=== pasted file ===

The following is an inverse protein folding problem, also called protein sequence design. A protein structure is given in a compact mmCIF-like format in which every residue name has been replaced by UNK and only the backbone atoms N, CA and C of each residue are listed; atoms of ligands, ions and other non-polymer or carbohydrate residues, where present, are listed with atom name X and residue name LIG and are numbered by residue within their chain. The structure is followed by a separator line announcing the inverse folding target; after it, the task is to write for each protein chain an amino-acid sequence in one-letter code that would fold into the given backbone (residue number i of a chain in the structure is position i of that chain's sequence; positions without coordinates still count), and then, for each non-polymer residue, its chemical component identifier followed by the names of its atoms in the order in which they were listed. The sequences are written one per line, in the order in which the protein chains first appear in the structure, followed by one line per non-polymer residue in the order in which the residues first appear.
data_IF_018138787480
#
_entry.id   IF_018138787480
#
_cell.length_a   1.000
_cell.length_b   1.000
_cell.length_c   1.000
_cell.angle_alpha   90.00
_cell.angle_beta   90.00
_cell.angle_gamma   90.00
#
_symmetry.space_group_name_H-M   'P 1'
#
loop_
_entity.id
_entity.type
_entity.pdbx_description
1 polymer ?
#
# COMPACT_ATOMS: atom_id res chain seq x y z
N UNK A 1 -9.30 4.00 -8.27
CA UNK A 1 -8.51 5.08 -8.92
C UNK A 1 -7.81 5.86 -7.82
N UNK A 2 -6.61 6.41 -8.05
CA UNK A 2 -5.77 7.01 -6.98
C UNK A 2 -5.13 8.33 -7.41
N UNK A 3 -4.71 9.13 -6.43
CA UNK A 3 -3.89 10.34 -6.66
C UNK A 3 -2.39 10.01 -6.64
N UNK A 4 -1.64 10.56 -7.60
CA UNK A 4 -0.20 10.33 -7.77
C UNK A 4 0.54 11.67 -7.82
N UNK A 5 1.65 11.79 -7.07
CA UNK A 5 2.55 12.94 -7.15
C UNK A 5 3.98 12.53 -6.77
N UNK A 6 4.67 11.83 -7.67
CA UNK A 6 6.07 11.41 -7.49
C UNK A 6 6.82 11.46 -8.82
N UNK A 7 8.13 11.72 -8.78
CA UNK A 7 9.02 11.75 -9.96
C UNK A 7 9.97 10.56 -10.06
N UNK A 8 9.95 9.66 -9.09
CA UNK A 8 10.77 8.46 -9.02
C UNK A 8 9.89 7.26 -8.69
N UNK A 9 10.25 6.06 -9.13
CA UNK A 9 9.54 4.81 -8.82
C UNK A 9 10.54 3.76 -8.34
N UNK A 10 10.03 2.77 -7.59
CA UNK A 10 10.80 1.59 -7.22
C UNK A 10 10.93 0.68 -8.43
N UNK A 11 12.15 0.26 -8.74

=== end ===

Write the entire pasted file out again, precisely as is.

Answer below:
The following is an inverse protein folding problem, also called protein sequence design. A protein structure is given in a compact mmCIF-like format in which every residue name has been replaced by UNK and only the backbone atoms N, CA and C of each residue are listed; atoms of ligands, ions and other non-polymer or carbohydrate residues, where present, are listed with atom name X and residue name LIG and are numbered by residue within their chain. The structure is followed by a separator line announcing the inverse folding target; after it, the task is to write for each protein chain an amino-acid sequence in one-letter code that would fold into the given backbone (residue number i of a chain in the structure is position i of that chain's sequence; positions without coordinates still count), and then, for each non-polymer residue, its chemical component identifier followed by the names of its atoms in the order in which they were listed. The sequences are written one per line, in the order in which the protein chains first appear in the structure, followed by one line per non-polymer residue in the order in which the residues first appear.
data_IF_018138787480
#
_entry.id   IF_018138787480
#
_cell.length_a   1.000
_cell.length_b   1.000
_cell.length_c   1.000
_cell.angle_alpha   90.00
_cell.angle_beta   90.00
_cell.angle_gamma   90.00
#
_symmetry.space_group_name_H-M   'P 1'
#
loop_
_entity.id
_entity.type
_entity.pdbx_description
1 polymer ?
#
# COMPACT_ATOMS: atom_id res chain seq x y z
N UNK A 1 -9.30 4.00 -8.27
CA UNK A 1 -8.51 5.08 -8.92
C UNK A 1 -7.81 5.86 -7.82
N UNK A 2 -6.61 6.41 -8.05
CA UNK A 2 -5.77 7.01 -6.98
C UNK A 2 -5.13 8.33 -7.41
N UNK A 3 -4.71 9.13 -6.43
CA UNK A 3 -3.89 10.34 -6.66
C UNK A 3 -2.39 10.01 -6.64
N UNK A 4 -1.64 10.56 -7.60
CA UNK A 4 -0.20 10.33 -7.77
C UNK A 4 0.54 11.67 -7.82
N UNK A 5 1.65 11.79 -7.07
CA UNK A 5 2.55 12.94 -7.15
C UNK A 5 3.98 12.53 -6.77
N UNK A 6 4.67 11.83 -7.67
CA UNK A 6 6.07 11.41 -7.49
C UNK A 6 6.82 11.46 -8.82
N UNK A 7 8.13 11.72 -8.78
CA UNK A 7 9.02 11.75 -9.96
C UNK A 7 9.97 10.56 -10.06
N UNK A 8 9.95 9.66 -9.09
CA UNK A 8 10.77 8.46 -9.02
C UNK A 8 9.89 7.26 -8.69
N UNK A 9 10.25 6.06 -9.13
CA UNK A 9 9.54 4.81 -8.82
C UNK A 9 10.54 3.76 -8.34
N UNK A 10 10.03 2.77 -7.59
CA UNK A 10 10.80 1.59 -7.22
C UNK A 10 10.93 0.68 -8.43
N UNK A 11 12.15 0.26 -8.74